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Re: Worrying development

From: Dirk Herrmann
Subject: Re: Worrying development
Date: Fri, 23 Jan 2004 12:45:37 +0100
User-agent: Mozilla/5.0 (X11; U; Linux i686; en-US; rv:1.4) Gecko/20030821

Tom Lord wrote:

   > From: Dirk Herrmann <address@hidden>

> What may users of a string data type expect? Shall it be granted > that the following expression will always evaluate to true?

   >   (if (and
   >         (not (eq? s1 s2))
   >         (equal? s1 s3))
   >      (begin
   >        (string-set! s2 0 #\x)
   >        (equal? s1 s3))
   >      #t)

What about:

   (if (and (not (eq? l1 l2))
            (equal? l1 l3))
         (set-car! l2 'x)
         (equal? l1 l3))

> My assumption is that most users will assume the above expression to > evaluate to true.
When do they need to make such assumptions?   Why is it different from
the case with lists?

First: It's not a matter of whether users *need* to make certain assumptions: It's a matter of interface definition. Scheme defines the string data type and together with it, it defines the semantics of operations on it. This gives users a set of properties they *can* rely on. Certainly, not all of the properties are *needed* in every piece of code.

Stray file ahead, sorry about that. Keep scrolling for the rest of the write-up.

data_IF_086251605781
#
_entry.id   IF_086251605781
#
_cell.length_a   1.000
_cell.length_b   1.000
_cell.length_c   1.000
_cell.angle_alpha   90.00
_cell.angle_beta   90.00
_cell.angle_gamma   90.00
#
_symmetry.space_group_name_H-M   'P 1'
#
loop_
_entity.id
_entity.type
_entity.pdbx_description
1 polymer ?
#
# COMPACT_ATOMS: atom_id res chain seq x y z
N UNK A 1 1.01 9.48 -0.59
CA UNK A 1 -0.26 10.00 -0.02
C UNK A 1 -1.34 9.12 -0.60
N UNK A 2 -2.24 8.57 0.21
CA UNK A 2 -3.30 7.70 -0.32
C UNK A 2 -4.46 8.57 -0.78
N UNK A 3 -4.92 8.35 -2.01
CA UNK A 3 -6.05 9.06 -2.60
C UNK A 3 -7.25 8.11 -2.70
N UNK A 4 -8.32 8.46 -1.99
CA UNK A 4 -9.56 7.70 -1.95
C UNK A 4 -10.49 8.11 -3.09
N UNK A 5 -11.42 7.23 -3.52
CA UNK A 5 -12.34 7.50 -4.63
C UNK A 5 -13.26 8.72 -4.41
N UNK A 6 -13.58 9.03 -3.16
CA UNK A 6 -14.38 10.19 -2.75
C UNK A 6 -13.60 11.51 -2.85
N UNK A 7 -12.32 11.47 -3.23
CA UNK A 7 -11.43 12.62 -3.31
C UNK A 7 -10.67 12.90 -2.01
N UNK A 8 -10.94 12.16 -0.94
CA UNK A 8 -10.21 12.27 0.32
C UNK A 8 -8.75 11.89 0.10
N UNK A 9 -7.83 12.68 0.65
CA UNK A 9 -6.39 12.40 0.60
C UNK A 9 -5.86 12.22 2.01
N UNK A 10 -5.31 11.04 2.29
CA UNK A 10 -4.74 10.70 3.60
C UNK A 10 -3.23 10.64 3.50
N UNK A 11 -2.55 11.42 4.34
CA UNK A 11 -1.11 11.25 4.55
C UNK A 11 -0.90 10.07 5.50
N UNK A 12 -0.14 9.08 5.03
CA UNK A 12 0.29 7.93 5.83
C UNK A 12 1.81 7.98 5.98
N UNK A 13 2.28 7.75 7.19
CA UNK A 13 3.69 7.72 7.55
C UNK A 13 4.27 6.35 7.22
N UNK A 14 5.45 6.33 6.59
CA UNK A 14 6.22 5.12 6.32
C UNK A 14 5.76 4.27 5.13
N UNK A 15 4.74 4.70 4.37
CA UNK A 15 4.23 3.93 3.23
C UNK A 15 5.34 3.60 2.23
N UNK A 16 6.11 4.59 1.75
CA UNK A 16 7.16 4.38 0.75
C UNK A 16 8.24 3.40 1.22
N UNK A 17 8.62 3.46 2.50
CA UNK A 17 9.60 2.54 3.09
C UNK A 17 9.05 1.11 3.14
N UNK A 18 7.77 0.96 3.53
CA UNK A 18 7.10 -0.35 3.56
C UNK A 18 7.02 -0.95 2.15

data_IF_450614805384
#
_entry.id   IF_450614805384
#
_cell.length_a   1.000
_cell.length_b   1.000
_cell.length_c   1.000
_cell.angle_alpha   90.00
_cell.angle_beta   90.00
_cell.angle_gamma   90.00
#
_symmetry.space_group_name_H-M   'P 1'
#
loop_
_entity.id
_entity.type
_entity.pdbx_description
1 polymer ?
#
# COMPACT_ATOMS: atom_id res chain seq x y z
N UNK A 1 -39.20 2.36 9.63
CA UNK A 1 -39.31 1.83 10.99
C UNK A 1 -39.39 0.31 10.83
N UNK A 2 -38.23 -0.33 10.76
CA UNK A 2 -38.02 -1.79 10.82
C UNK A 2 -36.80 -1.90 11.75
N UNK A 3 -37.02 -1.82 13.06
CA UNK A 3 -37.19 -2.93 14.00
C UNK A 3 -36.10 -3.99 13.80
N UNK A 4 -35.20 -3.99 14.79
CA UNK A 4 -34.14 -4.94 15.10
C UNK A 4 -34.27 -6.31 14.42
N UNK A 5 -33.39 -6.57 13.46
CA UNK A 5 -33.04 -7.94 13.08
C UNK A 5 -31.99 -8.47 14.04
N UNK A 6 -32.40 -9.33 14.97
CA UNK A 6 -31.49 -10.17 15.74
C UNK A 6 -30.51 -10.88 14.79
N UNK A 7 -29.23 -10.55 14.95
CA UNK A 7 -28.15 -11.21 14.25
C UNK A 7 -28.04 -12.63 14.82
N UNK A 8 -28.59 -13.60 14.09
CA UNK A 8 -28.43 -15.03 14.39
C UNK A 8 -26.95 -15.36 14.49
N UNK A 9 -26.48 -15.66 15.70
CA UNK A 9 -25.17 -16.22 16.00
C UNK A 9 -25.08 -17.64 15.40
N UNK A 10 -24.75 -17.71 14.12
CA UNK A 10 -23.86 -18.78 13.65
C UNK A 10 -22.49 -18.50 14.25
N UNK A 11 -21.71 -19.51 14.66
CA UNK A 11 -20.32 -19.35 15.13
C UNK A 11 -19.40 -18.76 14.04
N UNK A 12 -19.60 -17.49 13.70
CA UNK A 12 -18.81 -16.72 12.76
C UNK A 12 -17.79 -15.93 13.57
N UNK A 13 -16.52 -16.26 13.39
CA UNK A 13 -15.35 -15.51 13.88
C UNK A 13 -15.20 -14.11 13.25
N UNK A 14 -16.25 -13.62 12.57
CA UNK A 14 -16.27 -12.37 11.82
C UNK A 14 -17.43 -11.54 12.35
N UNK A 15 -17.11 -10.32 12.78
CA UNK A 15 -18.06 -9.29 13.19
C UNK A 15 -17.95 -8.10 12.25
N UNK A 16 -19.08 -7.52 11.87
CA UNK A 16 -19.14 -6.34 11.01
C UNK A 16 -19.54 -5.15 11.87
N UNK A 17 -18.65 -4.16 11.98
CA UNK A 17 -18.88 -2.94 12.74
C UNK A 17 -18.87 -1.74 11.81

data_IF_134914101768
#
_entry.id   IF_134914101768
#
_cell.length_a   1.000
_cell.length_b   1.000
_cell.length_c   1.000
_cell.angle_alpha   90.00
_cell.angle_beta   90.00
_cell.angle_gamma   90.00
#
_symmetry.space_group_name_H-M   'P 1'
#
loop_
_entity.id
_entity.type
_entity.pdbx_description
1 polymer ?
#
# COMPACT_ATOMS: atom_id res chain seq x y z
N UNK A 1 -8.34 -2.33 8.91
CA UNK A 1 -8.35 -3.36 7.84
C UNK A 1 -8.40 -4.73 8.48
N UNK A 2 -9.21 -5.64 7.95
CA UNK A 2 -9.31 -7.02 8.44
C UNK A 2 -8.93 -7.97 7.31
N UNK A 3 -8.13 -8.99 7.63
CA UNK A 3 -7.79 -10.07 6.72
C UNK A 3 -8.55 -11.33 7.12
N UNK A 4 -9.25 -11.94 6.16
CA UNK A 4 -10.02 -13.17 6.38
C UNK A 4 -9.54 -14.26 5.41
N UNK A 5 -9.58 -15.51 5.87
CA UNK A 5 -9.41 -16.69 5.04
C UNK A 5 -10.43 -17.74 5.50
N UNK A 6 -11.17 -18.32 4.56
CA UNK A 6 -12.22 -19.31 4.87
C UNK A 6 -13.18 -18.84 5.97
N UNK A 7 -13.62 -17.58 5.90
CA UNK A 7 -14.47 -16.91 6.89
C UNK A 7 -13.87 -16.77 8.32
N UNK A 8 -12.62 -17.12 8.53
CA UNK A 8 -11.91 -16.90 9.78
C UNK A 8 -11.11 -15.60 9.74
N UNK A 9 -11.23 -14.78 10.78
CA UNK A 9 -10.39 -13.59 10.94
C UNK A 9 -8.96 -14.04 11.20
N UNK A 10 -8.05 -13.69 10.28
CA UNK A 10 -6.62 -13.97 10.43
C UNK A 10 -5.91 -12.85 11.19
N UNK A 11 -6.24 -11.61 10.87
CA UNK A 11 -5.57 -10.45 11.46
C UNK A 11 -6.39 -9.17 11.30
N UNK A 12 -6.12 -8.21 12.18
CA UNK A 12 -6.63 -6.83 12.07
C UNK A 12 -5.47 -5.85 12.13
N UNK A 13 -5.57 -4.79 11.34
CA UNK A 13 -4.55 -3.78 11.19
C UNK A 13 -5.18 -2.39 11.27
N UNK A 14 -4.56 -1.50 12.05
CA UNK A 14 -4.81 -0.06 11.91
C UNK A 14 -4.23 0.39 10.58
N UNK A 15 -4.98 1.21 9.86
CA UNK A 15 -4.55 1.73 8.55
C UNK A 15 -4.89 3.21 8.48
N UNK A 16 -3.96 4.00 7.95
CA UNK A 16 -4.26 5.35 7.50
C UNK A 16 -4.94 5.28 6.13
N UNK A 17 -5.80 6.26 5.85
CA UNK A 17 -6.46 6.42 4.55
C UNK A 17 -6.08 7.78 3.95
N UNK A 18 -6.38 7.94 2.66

The difference with lists is, that lists are not _one_ object, but are made of several objects. That is, there is no statement saying that two different lists are independent of each other in the same way that two strings are independent of each other.

You say that the old implementation was flawed because it created
_only_ shared mutation substrings.  I don't think that that's a very
serious flaw.  In general, no procedure should mutate _any_ of its
arguments unless it is advertised as doing so.  Consequently, I simply
shouldn't hand a shared-mutation substring to a mutating procedure
unless I intend for that mutation to effect all sharing strings.

No, I said that the old implementation was flawed because it changed the semantics of the standard scheme string type. It is certainly all right if someone wants to use something like shared mutation substrings, but IMO this should be achieved with a different data type. It may be a good idea to provide a library for this kind of feature, but it should not modify scheme's standard string type. Who operates on strings should be allowed to make all assumptions about string behaviour that belong to the definition of the string data type.

Best regards
Dirk Herrmann

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